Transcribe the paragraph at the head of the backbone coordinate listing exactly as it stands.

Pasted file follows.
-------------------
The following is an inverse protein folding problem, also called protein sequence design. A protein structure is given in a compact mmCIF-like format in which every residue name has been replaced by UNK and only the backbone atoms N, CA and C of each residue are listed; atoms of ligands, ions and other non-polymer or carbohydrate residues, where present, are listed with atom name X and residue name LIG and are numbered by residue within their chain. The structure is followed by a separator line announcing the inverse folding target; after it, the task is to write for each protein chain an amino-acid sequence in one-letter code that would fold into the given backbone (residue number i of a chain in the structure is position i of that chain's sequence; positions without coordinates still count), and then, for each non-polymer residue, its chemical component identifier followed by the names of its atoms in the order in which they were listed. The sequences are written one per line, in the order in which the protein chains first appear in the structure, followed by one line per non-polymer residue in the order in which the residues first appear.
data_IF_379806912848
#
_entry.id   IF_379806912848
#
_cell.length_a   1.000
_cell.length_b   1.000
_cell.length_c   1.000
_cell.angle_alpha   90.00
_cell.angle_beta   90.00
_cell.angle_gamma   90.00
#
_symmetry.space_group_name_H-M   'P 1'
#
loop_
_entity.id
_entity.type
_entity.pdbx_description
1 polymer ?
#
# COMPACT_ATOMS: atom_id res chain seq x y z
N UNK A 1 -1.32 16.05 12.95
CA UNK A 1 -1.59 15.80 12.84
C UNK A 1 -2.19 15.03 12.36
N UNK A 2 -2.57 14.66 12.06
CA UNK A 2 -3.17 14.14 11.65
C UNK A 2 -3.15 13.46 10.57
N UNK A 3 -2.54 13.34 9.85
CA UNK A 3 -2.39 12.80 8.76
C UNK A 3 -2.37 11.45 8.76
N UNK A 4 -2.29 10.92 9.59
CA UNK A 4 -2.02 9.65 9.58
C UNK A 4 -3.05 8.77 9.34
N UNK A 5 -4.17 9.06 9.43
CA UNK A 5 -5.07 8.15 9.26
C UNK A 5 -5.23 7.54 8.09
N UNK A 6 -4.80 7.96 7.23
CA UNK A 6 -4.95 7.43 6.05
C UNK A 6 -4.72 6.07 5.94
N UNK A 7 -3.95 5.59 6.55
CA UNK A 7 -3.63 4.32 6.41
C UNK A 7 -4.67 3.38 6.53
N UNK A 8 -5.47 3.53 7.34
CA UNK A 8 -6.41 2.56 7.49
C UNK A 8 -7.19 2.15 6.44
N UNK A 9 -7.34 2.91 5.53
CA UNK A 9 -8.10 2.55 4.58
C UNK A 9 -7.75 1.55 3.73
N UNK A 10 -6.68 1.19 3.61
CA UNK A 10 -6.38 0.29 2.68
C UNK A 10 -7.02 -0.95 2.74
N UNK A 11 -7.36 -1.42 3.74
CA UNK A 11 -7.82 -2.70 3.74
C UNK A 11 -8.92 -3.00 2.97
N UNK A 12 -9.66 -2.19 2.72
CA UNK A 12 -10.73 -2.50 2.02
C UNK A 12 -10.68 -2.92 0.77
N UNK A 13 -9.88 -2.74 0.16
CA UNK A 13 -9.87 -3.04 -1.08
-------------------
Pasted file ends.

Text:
The following is an inverse protein folding problem, also called protein sequence design. A protein structure is given in a compact mmCIF-like format in which every residue name has been replaced by UNK and only the backbone atoms N, CA and C of each residue are listed; atoms of ligands, ions and other non-polymer or carbohydrate residues, where present, are listed with atom name X and residue name LIG and are numbered by residue within their chain. The structure is followed by a separator line announcing the inverse folding target; after it, the task is to write for each protein chain an amino-acid sequence in one-letter code that would fold into the given backbone (residue number i of a chain in the structure is position i of that chain's sequence; positions without coordinates still count), and then, for each non-polymer residue, its chemical component identifier followed by the names of its atoms in the order in which they were listed. The sequences are written one per line, in the order in which the protein chains first appear in the structure, followed by one line per non-polymer residue in the order in which the residues first appear.